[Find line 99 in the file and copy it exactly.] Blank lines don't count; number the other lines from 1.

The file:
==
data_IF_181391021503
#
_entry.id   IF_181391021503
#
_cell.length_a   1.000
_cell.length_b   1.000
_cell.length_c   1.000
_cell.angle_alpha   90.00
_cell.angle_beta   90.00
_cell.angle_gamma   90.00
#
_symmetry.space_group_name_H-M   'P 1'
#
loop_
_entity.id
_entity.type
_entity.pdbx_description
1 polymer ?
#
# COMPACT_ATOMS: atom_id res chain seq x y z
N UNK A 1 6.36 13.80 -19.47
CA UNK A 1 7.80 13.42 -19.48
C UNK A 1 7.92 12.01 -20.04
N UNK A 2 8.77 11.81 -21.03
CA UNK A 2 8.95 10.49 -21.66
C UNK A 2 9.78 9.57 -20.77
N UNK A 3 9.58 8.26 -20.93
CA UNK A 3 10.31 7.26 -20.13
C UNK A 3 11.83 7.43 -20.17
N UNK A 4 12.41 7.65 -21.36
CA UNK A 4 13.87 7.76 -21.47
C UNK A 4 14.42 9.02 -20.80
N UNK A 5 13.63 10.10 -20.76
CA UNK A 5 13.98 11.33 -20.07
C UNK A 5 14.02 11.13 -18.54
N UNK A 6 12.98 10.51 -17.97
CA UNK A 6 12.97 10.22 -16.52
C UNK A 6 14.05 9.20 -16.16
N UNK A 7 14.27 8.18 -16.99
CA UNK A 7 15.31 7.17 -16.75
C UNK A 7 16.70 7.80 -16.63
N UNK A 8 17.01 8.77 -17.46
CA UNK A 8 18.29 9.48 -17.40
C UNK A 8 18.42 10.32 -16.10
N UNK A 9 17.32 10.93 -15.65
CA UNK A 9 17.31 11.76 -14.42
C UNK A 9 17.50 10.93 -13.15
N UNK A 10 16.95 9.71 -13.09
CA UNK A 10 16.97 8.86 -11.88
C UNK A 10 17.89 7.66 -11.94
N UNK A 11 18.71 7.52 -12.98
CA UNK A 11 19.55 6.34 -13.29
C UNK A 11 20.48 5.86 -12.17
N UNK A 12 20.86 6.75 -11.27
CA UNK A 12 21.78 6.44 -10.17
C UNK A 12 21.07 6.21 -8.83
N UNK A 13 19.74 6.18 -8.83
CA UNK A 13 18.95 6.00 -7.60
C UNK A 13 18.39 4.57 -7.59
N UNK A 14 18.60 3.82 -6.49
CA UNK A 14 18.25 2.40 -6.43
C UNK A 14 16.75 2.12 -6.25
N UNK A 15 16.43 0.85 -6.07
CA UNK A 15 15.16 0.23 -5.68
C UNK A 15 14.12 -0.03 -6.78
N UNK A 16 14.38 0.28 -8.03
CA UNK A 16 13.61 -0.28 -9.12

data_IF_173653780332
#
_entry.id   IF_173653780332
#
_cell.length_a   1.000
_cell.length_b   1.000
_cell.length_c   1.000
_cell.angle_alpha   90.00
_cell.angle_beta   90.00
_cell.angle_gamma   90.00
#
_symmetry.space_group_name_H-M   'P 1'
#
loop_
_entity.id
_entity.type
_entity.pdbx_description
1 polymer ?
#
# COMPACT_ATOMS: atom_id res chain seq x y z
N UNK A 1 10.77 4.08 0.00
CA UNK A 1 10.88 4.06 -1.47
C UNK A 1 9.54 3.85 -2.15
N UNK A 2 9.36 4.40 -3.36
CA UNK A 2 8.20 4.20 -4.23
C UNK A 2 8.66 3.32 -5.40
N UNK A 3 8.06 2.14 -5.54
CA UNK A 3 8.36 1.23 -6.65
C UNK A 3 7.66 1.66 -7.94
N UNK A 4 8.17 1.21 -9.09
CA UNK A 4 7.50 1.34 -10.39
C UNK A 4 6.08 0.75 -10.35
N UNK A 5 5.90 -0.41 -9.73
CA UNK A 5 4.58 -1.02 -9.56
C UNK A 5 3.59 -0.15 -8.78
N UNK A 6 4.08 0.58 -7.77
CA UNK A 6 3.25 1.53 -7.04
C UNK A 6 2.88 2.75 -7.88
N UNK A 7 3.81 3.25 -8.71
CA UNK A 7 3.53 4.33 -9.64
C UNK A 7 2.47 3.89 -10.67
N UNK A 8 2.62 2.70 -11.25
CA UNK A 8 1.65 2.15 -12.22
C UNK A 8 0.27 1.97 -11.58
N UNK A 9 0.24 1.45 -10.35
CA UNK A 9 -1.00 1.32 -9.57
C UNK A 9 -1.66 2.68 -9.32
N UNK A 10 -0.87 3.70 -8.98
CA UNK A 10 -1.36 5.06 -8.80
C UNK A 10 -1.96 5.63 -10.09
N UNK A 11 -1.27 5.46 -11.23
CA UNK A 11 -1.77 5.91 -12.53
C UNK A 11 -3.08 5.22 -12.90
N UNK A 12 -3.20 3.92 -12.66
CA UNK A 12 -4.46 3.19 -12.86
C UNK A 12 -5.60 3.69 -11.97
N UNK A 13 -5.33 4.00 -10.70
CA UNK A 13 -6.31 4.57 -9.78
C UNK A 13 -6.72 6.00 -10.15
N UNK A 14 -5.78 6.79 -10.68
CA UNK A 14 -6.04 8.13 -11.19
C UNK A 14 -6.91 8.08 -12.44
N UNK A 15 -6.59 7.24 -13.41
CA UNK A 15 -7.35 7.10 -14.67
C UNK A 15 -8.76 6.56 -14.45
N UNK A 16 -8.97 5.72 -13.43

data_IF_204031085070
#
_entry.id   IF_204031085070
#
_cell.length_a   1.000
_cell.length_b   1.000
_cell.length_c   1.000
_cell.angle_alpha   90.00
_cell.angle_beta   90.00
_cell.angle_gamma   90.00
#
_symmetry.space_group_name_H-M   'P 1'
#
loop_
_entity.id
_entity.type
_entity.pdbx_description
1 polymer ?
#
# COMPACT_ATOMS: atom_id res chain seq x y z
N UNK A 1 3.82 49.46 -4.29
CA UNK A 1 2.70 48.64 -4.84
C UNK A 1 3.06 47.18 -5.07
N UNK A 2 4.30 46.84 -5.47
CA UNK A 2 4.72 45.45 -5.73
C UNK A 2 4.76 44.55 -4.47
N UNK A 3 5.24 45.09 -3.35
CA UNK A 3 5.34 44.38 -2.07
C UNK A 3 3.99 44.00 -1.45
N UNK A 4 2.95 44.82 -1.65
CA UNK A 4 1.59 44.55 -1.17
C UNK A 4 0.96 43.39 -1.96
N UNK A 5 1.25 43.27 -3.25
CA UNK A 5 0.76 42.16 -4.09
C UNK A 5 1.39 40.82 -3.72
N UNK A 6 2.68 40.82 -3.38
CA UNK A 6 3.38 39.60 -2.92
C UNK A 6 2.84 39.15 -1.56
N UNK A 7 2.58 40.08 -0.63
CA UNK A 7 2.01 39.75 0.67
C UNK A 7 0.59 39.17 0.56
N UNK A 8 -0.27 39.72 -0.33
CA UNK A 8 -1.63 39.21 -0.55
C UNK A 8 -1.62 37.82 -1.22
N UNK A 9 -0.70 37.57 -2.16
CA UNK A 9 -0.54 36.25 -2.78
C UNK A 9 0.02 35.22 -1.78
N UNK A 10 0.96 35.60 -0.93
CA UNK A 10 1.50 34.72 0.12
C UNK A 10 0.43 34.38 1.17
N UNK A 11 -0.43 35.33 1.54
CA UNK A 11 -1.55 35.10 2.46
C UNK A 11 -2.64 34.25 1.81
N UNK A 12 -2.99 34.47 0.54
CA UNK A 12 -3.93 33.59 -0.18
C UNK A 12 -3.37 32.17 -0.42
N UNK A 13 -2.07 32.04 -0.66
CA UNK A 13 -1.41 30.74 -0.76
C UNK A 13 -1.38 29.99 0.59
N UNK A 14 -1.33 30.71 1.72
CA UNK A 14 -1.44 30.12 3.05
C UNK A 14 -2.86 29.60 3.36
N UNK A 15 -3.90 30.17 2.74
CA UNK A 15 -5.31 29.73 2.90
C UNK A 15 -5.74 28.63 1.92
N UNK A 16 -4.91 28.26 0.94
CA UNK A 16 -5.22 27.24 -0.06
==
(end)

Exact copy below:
C UNK A 4 6.08 0.75 -10.35